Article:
Asimov had a subtle response to the dangers of robots and AI. In talking about how he created his Three Laws of Robots, he said, “one of the stock plots of science fiction was … robots were created and destroyed their creator. Knowledge has its dangers, yes, but is the response to be a retreat from knowledge? Or is knowledge to be used as itself a barrier to the dangers it brings?”
Today, with lots of experiences with software failures, we know knowledge has its limits, too. Humans can’t think of every possible outcome and program to prevent the worst ones. The risk is that there are outcomes a smart computer could think up to circumvent any human rule. In other words, we should proceed with caution and, as Asimov points out, value the pursuit of knowledge as we make decisions about what rules for robots we set up.
The fear of robots and human creations smarter than us that might destroy us also is part of our culture. Think of Frankenstein or the Golem stories. And some countries like Japan have positive views of robots and technologies while European and US countries have a history of worrying about using machines and technology to play God.
Finally, to make things more interesting and complicated, there is a moral issue with self-driving cars that applies to all AI: if your car encounters an unavoidable accident, should it minimize the loss of life, even if that means killing people in its car? Or should your car protect the occupants of its car at all costs? And how should the AI in the self-driving car make this decision, randomly or with strict rules?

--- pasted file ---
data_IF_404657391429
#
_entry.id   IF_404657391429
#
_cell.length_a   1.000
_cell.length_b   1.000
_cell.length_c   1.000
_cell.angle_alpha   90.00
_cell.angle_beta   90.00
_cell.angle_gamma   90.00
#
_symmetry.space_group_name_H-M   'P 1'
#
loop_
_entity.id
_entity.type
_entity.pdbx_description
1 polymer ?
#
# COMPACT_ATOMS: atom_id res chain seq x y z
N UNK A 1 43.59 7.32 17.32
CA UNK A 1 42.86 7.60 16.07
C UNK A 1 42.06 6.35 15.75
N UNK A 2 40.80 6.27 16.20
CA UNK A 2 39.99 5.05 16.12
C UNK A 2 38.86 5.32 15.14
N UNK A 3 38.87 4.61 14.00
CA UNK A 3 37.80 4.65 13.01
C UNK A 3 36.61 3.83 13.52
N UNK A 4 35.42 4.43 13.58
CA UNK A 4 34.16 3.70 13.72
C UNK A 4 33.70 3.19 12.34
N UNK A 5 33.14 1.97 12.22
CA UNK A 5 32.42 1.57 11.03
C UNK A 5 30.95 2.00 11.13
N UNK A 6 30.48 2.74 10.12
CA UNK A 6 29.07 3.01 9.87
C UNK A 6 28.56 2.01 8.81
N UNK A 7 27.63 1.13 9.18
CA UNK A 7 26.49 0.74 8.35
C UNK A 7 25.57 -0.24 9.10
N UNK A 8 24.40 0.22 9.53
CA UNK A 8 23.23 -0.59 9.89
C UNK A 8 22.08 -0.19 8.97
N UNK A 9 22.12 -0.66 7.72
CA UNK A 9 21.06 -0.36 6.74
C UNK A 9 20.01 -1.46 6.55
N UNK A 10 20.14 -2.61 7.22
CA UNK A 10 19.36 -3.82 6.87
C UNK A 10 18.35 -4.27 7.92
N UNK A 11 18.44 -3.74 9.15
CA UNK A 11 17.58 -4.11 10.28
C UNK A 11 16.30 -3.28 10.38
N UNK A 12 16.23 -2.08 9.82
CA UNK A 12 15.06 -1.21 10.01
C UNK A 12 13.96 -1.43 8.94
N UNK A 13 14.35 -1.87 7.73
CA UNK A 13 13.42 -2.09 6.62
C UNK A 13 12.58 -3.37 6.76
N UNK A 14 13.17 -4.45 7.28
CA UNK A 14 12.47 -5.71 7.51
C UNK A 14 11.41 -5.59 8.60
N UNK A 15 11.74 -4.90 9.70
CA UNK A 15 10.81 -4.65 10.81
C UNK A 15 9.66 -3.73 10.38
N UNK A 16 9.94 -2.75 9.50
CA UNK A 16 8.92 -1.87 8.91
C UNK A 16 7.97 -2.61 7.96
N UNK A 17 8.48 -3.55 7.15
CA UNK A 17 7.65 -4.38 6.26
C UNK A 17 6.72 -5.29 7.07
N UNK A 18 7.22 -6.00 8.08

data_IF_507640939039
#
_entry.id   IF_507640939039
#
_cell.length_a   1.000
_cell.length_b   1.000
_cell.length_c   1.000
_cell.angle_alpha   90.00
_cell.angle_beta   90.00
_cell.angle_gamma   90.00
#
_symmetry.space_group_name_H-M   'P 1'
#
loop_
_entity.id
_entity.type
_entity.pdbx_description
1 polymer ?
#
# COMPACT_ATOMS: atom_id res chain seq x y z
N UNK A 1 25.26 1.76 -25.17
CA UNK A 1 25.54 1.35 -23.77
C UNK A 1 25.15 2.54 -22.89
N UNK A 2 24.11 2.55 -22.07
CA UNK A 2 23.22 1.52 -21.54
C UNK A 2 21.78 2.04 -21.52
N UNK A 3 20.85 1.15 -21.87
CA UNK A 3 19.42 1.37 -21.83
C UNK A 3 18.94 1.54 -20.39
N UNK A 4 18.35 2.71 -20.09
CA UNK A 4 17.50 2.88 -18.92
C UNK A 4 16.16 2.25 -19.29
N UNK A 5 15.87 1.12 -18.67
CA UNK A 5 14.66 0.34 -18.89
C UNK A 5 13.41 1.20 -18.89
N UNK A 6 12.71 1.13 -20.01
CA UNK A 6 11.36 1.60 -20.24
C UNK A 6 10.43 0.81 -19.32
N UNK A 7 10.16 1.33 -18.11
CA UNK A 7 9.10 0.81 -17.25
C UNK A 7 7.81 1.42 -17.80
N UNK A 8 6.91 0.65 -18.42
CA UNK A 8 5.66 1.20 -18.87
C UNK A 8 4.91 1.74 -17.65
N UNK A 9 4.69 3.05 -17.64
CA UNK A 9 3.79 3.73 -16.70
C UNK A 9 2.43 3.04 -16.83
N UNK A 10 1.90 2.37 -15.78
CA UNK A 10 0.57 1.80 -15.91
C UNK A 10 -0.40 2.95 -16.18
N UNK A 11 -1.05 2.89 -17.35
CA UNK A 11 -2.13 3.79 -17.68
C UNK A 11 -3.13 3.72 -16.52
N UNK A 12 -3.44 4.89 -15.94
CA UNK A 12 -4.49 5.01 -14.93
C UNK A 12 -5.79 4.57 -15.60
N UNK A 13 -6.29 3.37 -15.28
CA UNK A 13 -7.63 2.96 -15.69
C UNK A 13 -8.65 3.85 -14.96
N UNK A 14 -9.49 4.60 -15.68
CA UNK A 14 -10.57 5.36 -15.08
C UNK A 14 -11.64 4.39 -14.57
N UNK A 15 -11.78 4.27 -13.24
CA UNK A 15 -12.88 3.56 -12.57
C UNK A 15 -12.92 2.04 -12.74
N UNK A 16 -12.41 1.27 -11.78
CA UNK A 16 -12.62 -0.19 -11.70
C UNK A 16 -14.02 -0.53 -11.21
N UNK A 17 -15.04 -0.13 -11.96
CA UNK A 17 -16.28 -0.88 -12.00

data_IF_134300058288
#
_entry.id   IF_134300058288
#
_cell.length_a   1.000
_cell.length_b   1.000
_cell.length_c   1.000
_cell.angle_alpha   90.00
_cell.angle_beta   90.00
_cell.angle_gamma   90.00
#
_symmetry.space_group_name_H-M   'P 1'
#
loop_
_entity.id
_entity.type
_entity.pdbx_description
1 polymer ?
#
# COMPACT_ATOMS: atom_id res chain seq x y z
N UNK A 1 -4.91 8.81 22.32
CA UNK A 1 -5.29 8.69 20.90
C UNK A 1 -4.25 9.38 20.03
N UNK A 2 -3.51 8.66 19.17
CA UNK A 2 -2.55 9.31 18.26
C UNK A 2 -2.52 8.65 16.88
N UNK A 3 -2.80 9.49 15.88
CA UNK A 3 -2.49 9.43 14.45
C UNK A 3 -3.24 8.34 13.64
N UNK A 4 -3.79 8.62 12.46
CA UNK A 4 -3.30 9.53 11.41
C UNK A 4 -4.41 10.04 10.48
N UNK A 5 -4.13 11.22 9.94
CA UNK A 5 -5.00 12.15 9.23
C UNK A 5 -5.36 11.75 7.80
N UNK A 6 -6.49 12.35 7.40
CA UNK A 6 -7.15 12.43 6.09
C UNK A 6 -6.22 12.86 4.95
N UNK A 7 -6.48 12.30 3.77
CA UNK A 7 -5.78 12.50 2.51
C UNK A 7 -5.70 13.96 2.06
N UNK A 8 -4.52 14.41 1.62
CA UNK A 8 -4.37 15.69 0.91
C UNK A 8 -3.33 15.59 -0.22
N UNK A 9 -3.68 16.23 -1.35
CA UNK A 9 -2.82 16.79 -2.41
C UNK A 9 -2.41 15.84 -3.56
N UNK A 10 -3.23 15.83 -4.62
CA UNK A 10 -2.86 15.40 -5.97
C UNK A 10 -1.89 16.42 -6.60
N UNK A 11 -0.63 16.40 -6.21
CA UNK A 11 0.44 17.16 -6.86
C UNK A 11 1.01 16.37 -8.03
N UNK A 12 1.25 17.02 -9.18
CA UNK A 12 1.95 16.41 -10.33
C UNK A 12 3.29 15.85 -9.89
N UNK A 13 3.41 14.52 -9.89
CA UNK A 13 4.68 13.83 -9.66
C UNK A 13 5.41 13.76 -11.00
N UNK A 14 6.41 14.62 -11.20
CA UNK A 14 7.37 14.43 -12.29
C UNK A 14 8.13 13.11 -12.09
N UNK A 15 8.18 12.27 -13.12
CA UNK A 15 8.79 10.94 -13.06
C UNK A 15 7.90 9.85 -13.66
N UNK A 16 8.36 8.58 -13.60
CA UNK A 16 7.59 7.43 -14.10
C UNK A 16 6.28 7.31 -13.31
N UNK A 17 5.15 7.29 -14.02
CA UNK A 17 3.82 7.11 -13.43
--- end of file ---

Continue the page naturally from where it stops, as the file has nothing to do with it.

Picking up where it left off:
Building safer cars and limiting speeds for self-driving cars would be useful rules to reduce this moral problem, but the problem will always exist. It’s a problem humans have always had with technology and our existence on this planet. As we reduce or eliminate one problem or discomfort, others appear that need to be dealt with. The question is where, when, and how to set rules.
Some Scientists Fear Super Intelligent Machines
Memes and Temes
Why Self-Driving Cars Must Be Programmed to Kill
Three Laws of Robotics
Do We Need Asimov’s Laws?
Why Asimov’s Three Laws Of Robotics Can’t Protect Us
A really excellent in-depth discussion about the limits of Asimov’s Three Laws and alternative more cooperative ways to set rules and limits for AI.
When Should a Robot Say No to Its Human Owner?
There are valid reasons machines should be programmed to say no.
Also In The February 2016 Issue
Ideas for most young kids (and their families), from board games and more offline options to online games and apps.
Computers can be programmed to make intelligent decisions. Does that make a computer intelligent?
The many pieces that make up AI have been built and used for thousands of years in many cultures.
Math circles are groups of students who come together to have fun discussing and solving intriguing math questions.
Unit testing tests a set of code with data to test with the code and details about how the code is used and operated upon.
Robots and people need rules to function.
There are several places to go online to play classic video games like Donkey Kong and Castlevania.
Best practices and concepts to learn before you buy your first drone.
How we manage limited resources and share costs is an important question far beyond software development.
For twenty years, since 1996, cars have used computers to control different parts of the car.
Danny Fenjves currently is the founder of Upperline, teaching students how to turn their ideas into reality through programming.
This Computational Fairy Tale explains how loops work through the sad tale of Simon, the hapless apprentice to a blacksmith.
This open source programming language is used to create web, servers, mobile, and IoT apps.
Links from the bottom of all the February 2016 articles, collected in one place for you to print, share, or bookmark.
IFTTT is an online service that brings content to you by email, phone, or other devices.
Interesting stories about computer science, software programming, and technology for February 2016.